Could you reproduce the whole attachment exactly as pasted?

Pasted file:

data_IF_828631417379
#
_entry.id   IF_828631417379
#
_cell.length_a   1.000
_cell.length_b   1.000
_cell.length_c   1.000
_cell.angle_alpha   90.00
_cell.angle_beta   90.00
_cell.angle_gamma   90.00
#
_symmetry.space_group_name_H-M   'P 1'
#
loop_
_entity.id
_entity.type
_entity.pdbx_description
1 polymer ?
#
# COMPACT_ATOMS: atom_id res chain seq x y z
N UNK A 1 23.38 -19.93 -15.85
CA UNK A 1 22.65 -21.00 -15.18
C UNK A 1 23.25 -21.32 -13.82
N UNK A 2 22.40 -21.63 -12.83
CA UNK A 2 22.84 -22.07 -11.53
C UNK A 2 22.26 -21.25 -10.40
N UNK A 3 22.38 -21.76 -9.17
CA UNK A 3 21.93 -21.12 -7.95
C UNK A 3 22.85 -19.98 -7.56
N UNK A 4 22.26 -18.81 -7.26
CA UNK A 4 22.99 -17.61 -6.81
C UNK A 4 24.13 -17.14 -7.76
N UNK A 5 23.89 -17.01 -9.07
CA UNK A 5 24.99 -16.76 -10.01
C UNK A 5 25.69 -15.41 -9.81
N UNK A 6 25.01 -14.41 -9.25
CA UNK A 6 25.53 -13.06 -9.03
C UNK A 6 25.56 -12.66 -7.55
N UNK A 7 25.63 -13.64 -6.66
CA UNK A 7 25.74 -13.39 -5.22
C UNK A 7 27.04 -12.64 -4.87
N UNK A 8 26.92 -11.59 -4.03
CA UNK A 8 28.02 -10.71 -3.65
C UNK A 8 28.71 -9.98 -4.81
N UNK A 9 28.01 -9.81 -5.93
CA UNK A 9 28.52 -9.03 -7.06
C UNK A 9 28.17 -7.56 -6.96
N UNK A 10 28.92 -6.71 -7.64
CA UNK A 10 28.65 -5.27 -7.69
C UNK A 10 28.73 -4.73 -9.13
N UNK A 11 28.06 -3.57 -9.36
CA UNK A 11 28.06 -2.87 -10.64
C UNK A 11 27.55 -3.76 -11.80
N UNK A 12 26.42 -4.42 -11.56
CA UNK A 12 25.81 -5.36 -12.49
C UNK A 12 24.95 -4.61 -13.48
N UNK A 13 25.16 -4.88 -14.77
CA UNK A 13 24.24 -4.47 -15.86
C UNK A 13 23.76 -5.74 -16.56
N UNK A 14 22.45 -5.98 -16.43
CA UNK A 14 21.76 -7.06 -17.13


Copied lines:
data_IF_828631417379
#
_entry.id   IF_828631417379
#
_cell.length_a   1.000
_cell.length_b   1.000
_cell.length_c   1.000
_cell.angle_alpha   90.00
_cell.angle_beta   90.00
_cell.angle_gamma   90.00
#
_symmetry.space_group_name_H-M   'P 1'
#
loop_
_entity.id
_entity.type
_entity.pdbx_description
1 polymer ?
#
# COMPACT_ATOMS: atom_id res chain seq x y z
N UNK A 1 23.38 -19.93 -15.85
CA UNK A 1 22.65 -21.00 -15.18
C UNK A 1 23.25 -21.32 -13.82
N UNK A 2 22.40 -21.63 -12.83
CA UNK A 2 22.84 -22.07 -11.53
C UNK A 2 22.26 -21.25 -10.40
N UNK A 3 22.38 -21.76 -9.17
CA UNK A 3 21.93 -21.12 -7.95
C UNK A 3 22.85 -19.98 -7.56
N UNK A 4 22.26 -18.81 -7.26
CA UNK A 4 22.99 -17.61 -6.81
C UNK A 4 24.13 -17.14 -7.76
N UNK A 5 23.89 -17.01 -9.07
CA UNK A 5 24.99 -16.76 -10.01
C UNK A 5 25.69 -15.41 -9.81
N UNK A 6 25.01 -14.41 -9.25
CA UNK A 6 25.53 -13.06 -9.03
C UNK A 6 25.56 -12.66 -7.55
N UNK A 7 25.63 -13.64 -6.66
CA UNK A 7 25.74 -13.39 -5.22
C UNK A 7 27.04 -12.64 -4.87
N UNK A 8 26.92 -11.59 -4.03
CA UNK A 8 28.02 -10.71 -3.65
C UNK A 8 28.71 -9.98 -4.81
N UNK A 9 28.01 -9.81 -5.93
CA UNK A 9 28.52 -9.03 -7.06
C UNK A 9 28.17 -7.56 -6.96
N UNK A 10 28.92 -6.71 -7.64
CA UNK A 10 28.65 -5.27 -7.69
C UNK A 10 28.73 -4.73 -9.13
N UNK A 11 28.06 -3.57 -9.36
CA UNK A 11 28.06 -2.87 -10.64
C UNK A 11 27.55 -3.76 -11.80
N UNK A 12 26.42 -4.42 -11.56
CA UNK A 12 25.81 -5.36 -12.49
C UNK A 12 24.95 -4.61 -13.48
N UNK A 13 25.16 -4.88 -14.77
CA UNK A 13 24.24 -4.47 -15.86
C UNK A 13 23.76 -5.74 -16.56
N UNK A 14 22.45 -5.98 -16.43
CA UNK A 14 21.76 -7.06 -17.13